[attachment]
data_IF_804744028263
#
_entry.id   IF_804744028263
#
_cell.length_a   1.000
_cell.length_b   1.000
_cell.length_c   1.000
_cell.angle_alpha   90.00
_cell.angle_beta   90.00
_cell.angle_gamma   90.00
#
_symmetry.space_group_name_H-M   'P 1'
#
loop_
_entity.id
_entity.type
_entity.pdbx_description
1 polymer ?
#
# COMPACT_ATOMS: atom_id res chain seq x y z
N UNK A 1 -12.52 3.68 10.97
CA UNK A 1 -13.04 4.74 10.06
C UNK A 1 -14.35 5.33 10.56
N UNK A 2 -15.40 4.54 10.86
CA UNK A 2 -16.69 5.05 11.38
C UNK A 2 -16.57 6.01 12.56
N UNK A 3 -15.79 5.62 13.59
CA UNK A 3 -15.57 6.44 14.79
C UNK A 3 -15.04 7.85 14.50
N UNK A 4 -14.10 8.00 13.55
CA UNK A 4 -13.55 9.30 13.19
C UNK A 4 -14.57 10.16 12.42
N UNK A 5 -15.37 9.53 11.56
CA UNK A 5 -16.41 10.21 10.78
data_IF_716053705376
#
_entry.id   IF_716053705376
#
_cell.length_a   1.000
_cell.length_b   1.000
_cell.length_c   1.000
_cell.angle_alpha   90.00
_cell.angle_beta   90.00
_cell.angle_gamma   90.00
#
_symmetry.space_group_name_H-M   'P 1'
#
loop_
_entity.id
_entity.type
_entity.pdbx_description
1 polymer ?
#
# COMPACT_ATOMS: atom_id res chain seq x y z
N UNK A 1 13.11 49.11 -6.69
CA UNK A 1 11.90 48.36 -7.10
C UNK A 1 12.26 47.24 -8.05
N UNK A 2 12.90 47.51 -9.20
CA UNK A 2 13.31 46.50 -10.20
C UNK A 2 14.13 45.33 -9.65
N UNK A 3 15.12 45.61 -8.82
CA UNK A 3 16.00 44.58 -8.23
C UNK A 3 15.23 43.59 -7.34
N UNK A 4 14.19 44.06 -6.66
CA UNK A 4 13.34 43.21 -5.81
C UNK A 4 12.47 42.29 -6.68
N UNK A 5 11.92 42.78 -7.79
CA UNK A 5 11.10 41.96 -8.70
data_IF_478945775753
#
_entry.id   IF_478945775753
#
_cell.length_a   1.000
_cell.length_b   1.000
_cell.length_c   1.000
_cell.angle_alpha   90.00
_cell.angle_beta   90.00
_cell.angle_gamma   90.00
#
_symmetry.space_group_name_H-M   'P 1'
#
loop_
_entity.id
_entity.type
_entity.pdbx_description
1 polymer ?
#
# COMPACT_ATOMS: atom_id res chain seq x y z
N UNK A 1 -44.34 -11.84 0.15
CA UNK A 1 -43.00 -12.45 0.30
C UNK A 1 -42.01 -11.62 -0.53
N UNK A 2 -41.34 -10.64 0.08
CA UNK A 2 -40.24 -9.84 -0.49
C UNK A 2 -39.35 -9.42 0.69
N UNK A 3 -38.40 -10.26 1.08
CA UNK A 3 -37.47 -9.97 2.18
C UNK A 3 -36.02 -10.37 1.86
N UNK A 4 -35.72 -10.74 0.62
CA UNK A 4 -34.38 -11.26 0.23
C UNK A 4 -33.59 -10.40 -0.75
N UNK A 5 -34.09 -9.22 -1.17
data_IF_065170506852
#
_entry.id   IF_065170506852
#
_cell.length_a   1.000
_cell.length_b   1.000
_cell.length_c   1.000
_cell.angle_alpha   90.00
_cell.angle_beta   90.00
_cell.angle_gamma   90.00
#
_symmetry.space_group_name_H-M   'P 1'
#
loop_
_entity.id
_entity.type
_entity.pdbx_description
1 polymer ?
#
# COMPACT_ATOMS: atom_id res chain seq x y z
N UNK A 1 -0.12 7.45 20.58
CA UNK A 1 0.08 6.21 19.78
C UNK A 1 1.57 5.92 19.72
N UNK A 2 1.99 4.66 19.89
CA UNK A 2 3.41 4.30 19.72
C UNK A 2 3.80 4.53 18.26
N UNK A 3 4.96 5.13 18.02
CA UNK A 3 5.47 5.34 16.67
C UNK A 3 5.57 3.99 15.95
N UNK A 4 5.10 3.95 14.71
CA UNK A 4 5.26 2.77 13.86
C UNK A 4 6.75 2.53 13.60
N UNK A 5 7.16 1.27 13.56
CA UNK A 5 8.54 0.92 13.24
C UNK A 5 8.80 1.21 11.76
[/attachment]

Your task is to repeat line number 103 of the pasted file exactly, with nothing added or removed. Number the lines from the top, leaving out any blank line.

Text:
#